The Pentagon is preparing for a possible evacuation of the U.S. embassy in Kabul, Afghanistan amid fears that the Taliban may overrun the compound in the coming days.
As the Islamic terrorist organization makes significant gains, capturing ten provincial capitals across the country, the State Department will reduce embassy staff and is considering relocating its outpost to the Kabul airport, State Department spokesman Ned Price confirmed at a press briefing Thursday.
“We are further reducing our civilian footprint in Kabul … to a core diplomatic presence in the coming weeks,” he remarked.
Meanwhile, the Pentagon is moving marines into position to cover the evacuation of staff as intelligence reports suggest the Taliban may launch an assault within 30 days, the New York Times first reported. Price suggested that these troops will serve in a mainly auxiliary role for the civilian evacuation rather than to resume military involvement in a counter-attack.
“These incoming forces, these incoming assets will be based at the airport for one reason and for one reason only, and that is to help effect the reduction in our civilian footprint,” Price affirmed. As for American boots on the ground, Price did not specify how many will be sent to assist with this process. He added that “this shouldn’t be read as any sort of message to the Taliban” that the US is anticipating the group’s inevitable takeover of Afghanistan.
A Western diplomatic source told CNN that temporarily moving the U.S. embassy to Hamid Karzai International Airport is “the most probable” course of action. A small staff will reportedly remain at the Kabul embassy while the rest are shifted away from the city center.
Military transport planes are expected to arrive at the airport to accommodate those fleeing. The embassy sent an emergency notice Thursday urging Americans to “leave Afghanistan immediately using available commercial flight options,” the Times reported.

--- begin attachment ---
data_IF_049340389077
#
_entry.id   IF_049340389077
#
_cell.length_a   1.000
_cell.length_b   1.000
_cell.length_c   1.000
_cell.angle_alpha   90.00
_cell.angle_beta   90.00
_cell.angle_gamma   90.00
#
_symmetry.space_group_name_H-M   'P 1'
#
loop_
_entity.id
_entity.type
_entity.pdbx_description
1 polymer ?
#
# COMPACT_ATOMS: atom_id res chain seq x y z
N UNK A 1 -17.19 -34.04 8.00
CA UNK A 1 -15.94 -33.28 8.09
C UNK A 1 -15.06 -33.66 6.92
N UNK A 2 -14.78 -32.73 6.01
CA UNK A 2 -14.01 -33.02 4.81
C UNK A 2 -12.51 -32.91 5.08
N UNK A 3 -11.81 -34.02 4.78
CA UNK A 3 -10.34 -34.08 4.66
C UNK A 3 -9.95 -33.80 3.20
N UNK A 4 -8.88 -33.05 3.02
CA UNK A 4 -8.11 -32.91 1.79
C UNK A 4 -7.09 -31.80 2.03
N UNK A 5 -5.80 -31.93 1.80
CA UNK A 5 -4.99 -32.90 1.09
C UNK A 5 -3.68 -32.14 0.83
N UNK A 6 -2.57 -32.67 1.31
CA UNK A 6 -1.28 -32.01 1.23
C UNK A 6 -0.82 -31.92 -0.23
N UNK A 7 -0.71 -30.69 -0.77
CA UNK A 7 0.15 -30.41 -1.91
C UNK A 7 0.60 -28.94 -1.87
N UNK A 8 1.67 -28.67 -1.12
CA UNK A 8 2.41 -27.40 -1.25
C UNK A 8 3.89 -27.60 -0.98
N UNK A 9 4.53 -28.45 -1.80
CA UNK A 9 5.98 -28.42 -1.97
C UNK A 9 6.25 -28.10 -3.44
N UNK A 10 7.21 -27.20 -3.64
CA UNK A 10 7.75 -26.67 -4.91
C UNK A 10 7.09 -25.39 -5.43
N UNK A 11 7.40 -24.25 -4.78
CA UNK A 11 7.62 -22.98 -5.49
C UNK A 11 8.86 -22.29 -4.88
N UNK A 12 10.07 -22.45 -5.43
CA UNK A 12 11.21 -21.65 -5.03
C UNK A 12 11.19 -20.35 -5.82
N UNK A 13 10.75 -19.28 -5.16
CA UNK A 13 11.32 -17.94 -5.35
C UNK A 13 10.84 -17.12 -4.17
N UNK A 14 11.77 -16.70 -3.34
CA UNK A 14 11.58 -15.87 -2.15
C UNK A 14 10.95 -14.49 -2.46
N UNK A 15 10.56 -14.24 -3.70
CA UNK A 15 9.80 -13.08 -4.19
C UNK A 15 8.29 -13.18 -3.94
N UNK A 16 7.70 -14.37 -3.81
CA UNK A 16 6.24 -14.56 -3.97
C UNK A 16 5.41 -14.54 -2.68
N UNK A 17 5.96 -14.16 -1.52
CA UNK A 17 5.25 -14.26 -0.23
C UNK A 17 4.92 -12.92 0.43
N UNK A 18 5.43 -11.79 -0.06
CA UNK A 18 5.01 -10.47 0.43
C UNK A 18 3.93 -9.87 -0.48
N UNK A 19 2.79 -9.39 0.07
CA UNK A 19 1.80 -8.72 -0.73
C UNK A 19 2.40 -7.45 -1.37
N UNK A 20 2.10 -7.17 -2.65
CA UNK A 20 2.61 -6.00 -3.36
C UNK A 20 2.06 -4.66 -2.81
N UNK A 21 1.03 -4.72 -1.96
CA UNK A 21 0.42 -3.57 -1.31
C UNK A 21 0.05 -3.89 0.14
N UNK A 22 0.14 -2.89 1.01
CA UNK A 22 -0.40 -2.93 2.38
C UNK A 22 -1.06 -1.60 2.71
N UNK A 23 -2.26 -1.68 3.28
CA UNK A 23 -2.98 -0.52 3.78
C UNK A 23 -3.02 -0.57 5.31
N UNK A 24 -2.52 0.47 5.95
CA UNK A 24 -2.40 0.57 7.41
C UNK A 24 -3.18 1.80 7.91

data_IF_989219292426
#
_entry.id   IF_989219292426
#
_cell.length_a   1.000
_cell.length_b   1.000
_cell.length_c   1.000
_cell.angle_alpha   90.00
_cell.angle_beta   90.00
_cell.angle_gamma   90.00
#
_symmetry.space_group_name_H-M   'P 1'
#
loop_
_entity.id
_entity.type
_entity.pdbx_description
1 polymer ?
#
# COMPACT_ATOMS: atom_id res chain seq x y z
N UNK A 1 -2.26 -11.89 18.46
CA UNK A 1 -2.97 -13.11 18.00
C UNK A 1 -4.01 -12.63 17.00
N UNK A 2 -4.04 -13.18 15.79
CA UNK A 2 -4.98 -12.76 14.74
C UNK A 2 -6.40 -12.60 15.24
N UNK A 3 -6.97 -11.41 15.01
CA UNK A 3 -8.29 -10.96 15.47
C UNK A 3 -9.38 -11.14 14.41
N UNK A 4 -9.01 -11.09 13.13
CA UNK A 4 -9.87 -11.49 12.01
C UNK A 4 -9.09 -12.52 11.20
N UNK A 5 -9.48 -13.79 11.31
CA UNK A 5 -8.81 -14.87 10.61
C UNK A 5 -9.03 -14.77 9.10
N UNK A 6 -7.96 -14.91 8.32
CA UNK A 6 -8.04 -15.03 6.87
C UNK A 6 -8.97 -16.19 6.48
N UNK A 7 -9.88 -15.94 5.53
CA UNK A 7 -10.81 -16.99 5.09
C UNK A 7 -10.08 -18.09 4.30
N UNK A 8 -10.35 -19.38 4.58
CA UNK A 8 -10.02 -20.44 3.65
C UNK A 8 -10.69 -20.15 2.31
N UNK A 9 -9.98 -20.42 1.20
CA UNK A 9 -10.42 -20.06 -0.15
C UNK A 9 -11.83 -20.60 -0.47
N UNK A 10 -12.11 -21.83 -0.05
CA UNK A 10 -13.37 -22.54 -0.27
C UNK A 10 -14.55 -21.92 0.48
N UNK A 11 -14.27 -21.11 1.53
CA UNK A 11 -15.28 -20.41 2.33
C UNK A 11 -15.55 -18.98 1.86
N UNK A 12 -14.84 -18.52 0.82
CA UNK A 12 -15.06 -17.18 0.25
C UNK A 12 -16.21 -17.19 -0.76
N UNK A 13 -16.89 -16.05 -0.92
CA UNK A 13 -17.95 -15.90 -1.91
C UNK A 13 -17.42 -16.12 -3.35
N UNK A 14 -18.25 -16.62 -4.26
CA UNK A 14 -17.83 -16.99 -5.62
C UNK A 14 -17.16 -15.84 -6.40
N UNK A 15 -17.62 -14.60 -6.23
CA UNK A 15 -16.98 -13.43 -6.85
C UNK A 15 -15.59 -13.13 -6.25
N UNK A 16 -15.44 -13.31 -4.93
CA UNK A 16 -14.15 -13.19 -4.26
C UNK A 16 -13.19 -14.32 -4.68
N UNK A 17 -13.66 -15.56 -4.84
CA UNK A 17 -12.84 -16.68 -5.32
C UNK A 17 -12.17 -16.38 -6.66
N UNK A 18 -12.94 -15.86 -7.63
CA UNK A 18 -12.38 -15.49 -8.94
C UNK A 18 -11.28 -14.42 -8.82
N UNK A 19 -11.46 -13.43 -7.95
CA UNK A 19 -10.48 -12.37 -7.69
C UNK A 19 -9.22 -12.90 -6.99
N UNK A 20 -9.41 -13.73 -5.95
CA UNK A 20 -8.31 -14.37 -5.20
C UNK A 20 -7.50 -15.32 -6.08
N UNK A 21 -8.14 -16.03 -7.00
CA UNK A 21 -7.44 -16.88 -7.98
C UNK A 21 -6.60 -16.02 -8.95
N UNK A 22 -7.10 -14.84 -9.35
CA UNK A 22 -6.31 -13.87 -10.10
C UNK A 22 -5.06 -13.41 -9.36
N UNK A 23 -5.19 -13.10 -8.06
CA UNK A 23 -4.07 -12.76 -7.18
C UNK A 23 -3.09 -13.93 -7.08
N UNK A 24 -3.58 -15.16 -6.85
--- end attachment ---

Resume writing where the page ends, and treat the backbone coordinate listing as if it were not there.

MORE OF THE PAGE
The Taliban’s advancements come as U.S. forces have formally withdrawn from the war-torn territory at the direction of President Biden. At a press conference Wednesday, Biden doubled down in defense of his decision to remove U.S. troops from Afghanistan amid the Taliban’s resurgence. He confirmed that the U.S. would continue to send air support and food supplies to help the Afghan army fight the battles against the Taliban enemy but would refrain from directly intervening.
“They’ve got to want to fight,” Biden said. “I think they’re beginning to realize they’ve got to come together politically at the top. But we’re going to continue to keep our commitment. But I do not regret my decision.”
On Thursday, Taliban fighters invaded the city of Ghazni, which is situated about 90 miles south of Kabul, then shortly after continued the offensive into Kandahar, Afghanistan’s second-largest city. The insurgents also reportedly stormed the western city of Herat. A recent U.S. intelligence assessment warns that the Taliban could take over Kabul in the next 3o to 60 days and gain full control of the nation in just months, according to reports.
Secretary of State Antony Blinken reportedly had conversations with Secretary of Defense Lloyd Austin and national security adviser Jake Sullivan recently to discuss strategy to address the security crisis in Afghanistan, a source familiar with the discussions told CNN.